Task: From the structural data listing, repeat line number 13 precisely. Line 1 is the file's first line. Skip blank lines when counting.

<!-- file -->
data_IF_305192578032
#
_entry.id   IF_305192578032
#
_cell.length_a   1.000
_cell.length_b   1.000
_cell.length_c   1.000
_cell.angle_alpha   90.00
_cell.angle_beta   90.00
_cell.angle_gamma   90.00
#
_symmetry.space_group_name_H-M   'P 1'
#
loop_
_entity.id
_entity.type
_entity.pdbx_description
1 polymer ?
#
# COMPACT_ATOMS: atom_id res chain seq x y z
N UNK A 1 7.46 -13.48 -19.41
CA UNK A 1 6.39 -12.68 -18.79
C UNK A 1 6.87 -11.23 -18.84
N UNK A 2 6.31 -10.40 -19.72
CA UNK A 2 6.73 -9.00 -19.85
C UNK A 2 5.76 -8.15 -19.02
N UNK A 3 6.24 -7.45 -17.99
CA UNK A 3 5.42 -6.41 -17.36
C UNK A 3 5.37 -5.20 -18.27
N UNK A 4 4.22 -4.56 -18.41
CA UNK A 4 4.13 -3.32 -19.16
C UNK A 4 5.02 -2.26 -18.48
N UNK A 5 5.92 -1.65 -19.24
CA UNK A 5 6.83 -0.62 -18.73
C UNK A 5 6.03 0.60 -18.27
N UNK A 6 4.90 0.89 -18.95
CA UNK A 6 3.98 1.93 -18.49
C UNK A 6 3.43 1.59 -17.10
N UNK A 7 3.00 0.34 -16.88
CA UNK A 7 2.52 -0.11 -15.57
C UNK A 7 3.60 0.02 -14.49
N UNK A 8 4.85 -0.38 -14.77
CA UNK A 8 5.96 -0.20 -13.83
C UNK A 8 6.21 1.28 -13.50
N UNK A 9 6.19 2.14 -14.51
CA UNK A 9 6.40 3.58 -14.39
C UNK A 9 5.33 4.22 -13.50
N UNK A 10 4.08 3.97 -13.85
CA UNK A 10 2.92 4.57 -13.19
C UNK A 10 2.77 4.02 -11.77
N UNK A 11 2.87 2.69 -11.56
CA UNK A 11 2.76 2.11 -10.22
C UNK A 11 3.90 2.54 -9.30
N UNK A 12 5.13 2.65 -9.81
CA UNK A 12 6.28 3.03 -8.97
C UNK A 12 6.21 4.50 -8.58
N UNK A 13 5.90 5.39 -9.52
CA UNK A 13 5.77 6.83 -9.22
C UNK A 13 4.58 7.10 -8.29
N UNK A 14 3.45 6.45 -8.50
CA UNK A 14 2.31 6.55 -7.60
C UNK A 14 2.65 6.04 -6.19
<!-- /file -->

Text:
#